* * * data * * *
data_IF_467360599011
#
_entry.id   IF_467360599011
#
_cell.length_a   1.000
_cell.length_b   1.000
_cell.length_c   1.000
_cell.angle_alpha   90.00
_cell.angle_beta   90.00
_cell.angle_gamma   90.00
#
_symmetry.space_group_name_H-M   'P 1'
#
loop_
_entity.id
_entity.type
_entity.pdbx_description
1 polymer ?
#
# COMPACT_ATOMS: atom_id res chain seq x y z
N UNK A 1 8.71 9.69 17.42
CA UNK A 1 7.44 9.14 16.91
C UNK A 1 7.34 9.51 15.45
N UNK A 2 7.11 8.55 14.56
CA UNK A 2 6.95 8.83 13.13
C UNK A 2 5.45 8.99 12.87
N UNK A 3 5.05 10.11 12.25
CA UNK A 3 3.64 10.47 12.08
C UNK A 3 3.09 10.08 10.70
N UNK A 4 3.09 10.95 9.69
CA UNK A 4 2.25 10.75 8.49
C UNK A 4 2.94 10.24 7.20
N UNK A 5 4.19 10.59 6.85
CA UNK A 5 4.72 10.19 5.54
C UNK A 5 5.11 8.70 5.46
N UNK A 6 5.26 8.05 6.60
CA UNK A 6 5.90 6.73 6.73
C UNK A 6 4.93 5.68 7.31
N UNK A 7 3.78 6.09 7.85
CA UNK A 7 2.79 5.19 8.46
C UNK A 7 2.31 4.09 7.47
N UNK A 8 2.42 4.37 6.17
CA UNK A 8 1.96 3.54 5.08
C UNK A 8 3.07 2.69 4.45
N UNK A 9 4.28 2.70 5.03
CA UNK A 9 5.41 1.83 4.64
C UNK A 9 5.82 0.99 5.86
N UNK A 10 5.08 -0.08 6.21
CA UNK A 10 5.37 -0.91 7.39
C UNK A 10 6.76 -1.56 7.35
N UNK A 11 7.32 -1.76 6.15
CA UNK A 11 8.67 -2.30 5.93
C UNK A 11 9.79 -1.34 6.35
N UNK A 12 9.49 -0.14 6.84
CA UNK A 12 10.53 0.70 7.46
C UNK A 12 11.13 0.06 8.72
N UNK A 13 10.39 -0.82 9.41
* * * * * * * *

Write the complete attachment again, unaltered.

data_IF_467360599011
#
_entry.id   IF_467360599011
#
_cell.length_a   1.000
_cell.length_b   1.000
_cell.length_c   1.000
_cell.angle_alpha   90.00
_cell.angle_beta   90.00
_cell.angle_gamma   90.00
#
_symmetry.space_group_name_H-M   'P 1'
#
loop_
_entity.id
_entity.type
_entity.pdbx_description
1 polymer ?
#
# COMPACT_ATOMS: atom_id res chain seq x y z
N UNK A 1 8.71 9.69 17.42
CA UNK A 1 7.44 9.14 16.91
C UNK A 1 7.34 9.51 15.45
N UNK A 2 7.11 8.55 14.56
CA UNK A 2 6.95 8.83 13.13
C UNK A 2 5.45 8.99 12.87
N UNK A 3 5.05 10.11 12.25
CA UNK A 3 3.64 10.47 12.08
C UNK A 3 3.09 10.08 10.70
N UNK A 4 3.09 10.95 9.69
CA UNK A 4 2.25 10.75 8.49
C UNK A 4 2.94 10.24 7.20
N UNK A 5 4.19 10.59 6.85
CA UNK A 5 4.72 10.19 5.54
C UNK A 5 5.11 8.70 5.46
N UNK A 6 5.26 8.05 6.60
CA UNK A 6 5.90 6.73 6.73
C UNK A 6 4.93 5.68 7.31
N UNK A 7 3.78 6.09 7.85
CA UNK A 7 2.79 5.19 8.46
C UNK A 7 2.31 4.09 7.47
N UNK A 8 2.42 4.37 6.17
CA UNK A 8 1.96 3.54 5.08
C UNK A 8 3.07 2.69 4.45
N UNK A 9 4.28 2.70 5.03
CA UNK A 9 5.41 1.83 4.64
C UNK A 9 5.82 0.99 5.86
N UNK A 10 5.08 -0.08 6.21
CA UNK A 10 5.37 -0.91 7.39
C UNK A 10 6.76 -1.56 7.35
N UNK A 11 7.32 -1.76 6.15
CA UNK A 11 8.67 -2.30 5.93
C UNK A 11 9.79 -1.34 6.35
N UNK A 12 9.49 -0.14 6.84
CA UNK A 12 10.53 0.70 7.46
C UNK A 12 11.13 0.06 8.72
N UNK A 13 10.39 -0.82 9.41